4 5. Accesses to memory are done by specifying the address, not the contents. A memory access either fetches (reads from memory) or stores (writes to memory) the complete contents of a memory cell; you can t access just part of a memory cell. A memory cell is the smallest unit of information that can be fetched from or stored to memory. 6. As noted above, a distinction is made between the address of a cell and its contents (very much like the distinction between the variable x and the value of the variable x). 7. When using a bus to connect memory to the CPU, there are separate Data, Address and Control lines. Access time is the same for all cells. Today access time is very fast, anywhere from 50 to 200 nanoseconds (one nanosecond equals 10 to the minus 9 seconds or 1 billionth of a second) 8. Physically memory can be visualized as a numbered list of cells, similar to an array or list where each components or entry is uniquely identified by its position (number) i.e. the address in the list Cache Memory: Despite the fast speed of memory access, the CPU (Central Processing Unit) is faster. Faster memory is possible but expensive. Cache memory is a small but faster (5-10 times faster) memory interposed between main memory and the CPU. When the CPU fetches the contents of a memory address from main memory, the contents and the contents of the surrounding cells are copied to cache memory (called a cache line). Thereafter if the CPU tries to access that same cell (or a cell close by), it can obtain the contents from the faster cache memory. The reason this works due to the Principle of Locality which is the observation that when a computer accesses a memory location the probability is high that in the near future it will access that memory location again (temporal locality) or a memory location which is nearby (spatial locality). Memory accesses are done in parallel to both the main memory and the cache. If the access is "satisfied out of cache", the slower main memory access is aborted. Cache hit ratio is the fraction of memory accesses satisfied out of cache. A cache hit ratio of 90% or above is not uncommon. Computer Software It s all about software. Since a computer operates under the control of instructions stored in its memory unit, (stored program concept), a computer is only as good as the software that controls it. 4

5 Recall: At the lowest level, a computer is constructed out of bi-stable electronic components, components that maintain one of two states (off or on) which is represented by 0 or 1. The 0/1 is called a bit which is a contraction of binary digit. All instructions (and data) that reside in memory are in binary. This machine code is very low level and is very specific to that particular type of CPU (so a Mac G4 CPU understands a different binary code from an Intel CPU). Note that Macs and Window machines also run under different operating systems - another kind of difference. There are at least three levels of computer languages: machine code, assembler, high level languages. Binary machine code has three problems Machine Code 1. It s written in binary, 0 s and 1 s, so it s very hard to read and write 2. The instructions are very low level so writing any kind of moderately complicated application is both complicated and time consuming. 3. Code that runs on one type of CPU will not run on a different type of CPU. We say the code is not portable. Assembler Language Assembler language is mnemonic codes for machine codes. For example instead of using the Intel 80x86 machine code we use add ax, a; that is, add the contents at address a to the contents of the AX register. 1. Assembler language is easier to program than machine code 2. It s easy to write an Assembler, a program which translates assembler language to machine code. 3. Assembler language is logically no more powerful than machine code; its instructions are still very low level so writing any kind of moderately complicated application is till complicated and time consuming. Like machine code assembler language is machine oriented, not human oriented 4. The assembler language code is not portable between different types of CPU s. High Level Languages a.k.a. High Order Languages or HOL s A high level language is procedure oriented meaning that you code the procedure used to solve the problem. An algorithm is coded in a high level language which is human friendly then translated by a special computer program (either a compiler or an interpreter) to machine code. A compiler translates the high level language code (called the source code) completely into machine code (called object code). Then the object code is executed by the computer. An interpreter translates one source code statement into machine code then executes it. This is repeated. 5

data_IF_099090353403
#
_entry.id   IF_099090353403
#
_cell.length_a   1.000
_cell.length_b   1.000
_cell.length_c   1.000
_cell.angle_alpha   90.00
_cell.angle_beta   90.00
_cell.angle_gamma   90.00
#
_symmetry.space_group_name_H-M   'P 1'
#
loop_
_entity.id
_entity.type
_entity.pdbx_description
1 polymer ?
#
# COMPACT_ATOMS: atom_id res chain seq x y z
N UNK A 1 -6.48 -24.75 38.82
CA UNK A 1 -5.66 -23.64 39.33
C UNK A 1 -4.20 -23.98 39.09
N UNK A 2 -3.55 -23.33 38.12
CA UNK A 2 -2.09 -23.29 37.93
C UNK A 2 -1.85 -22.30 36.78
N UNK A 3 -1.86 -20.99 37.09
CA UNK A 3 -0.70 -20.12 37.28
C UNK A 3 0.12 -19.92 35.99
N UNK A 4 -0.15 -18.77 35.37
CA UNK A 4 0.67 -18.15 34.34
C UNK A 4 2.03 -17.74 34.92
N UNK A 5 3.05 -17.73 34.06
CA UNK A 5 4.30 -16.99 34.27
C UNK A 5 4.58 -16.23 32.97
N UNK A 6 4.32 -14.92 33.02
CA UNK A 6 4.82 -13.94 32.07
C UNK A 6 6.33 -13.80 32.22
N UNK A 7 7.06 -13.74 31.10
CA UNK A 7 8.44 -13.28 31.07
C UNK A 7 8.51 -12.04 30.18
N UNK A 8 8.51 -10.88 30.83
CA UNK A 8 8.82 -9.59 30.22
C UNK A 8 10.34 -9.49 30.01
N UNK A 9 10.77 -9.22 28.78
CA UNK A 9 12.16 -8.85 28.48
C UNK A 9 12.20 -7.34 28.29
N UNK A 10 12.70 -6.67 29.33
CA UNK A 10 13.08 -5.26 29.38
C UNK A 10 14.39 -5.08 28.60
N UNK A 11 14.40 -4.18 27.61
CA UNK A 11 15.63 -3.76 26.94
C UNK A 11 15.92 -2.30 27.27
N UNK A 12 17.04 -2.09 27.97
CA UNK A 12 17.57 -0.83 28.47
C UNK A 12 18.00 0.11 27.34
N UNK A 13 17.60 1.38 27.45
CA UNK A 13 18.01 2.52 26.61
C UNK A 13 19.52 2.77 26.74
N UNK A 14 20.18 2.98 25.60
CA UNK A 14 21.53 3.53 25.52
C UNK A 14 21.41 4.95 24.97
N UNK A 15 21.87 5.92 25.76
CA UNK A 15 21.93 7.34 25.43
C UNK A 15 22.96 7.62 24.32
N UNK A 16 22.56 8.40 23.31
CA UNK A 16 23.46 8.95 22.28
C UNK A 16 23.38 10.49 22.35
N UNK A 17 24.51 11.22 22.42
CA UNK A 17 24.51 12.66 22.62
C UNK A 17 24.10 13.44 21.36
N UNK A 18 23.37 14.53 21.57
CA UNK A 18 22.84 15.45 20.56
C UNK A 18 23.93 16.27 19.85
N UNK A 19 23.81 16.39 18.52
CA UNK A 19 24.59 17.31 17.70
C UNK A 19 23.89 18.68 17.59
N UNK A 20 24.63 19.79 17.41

6 With a compiler you make the translation first then execute the object code; with an interpreter you interleave translation and execution. With a compiler you pay the translation cost up front and only once. Thereafter you can execute the resulting object code as many times you wish with no additional cost. With an interpreter every time you re-run the program you have to re-translate each line. However an interpreter (a translation program which is easier to write) is more flexible, easier to work with, but slower. Python is interpreted. 1. It s easier to write a program in a high-level language 2. Given the omnipresence of translation programs (a compiler/interpreter must be written for each different type of CPU) high level language programs are portable. Some other terms used when discussion programming languages Semantic Gap: the distance between the low level machine code executed by a computer and the high level languages humans used to code/express algorithms. In 1956 FORTRAN (the first high level language) showed that efficient language translators could be written to bridge this gap. Since then we ve learned enough about compiler writing to be able to teach it in college courses. Syntax: the structure of a language (not to be confused with a tax on alcohol and tobacco); think of diagramming a sentence: subject verb predicate. Computers are very sensitive to syntax Semantics: the meaning of a language. Computers don t think in the way humans do so any meaning we attach to a program makes no sense to a computer. For example distance equals rate times time has meaning to us. All that a computer sees is c = a b. So while the computer has no problem with 500 = we might balk at the idea that if you travel at minus 50 mph for minus 10 hours (assuming you go backward in time), you have traveled 500 miles. Steps to write compile and execute a computer program 1. Using a text editor create the source code file 2. Using a compiler translate your source code file into object code. If there are syntax errors found by the compiler, go back to step 1 and correct them 3. Using a linker link any other object code modules needed by your object code. This creates an executable file (denoted by an.exe extension). Many language compilers provide libraries of subroutines that your program can use. Why re-invent the wheel? A linker links these subroutines into your code. 4. Using a loader (supplied by the operating system) load your executable code into main memory. It has to be in main memory to run. 5. Run your code (the operating system gives control the computer to your program). OR Use an Integrated Development Environment (IDE) which handles/incorporates all the overhead listed above. This is what Python does except it s called IDLE.py after Eric Idle one of the founding members of Monty Python s Flying Circus. 6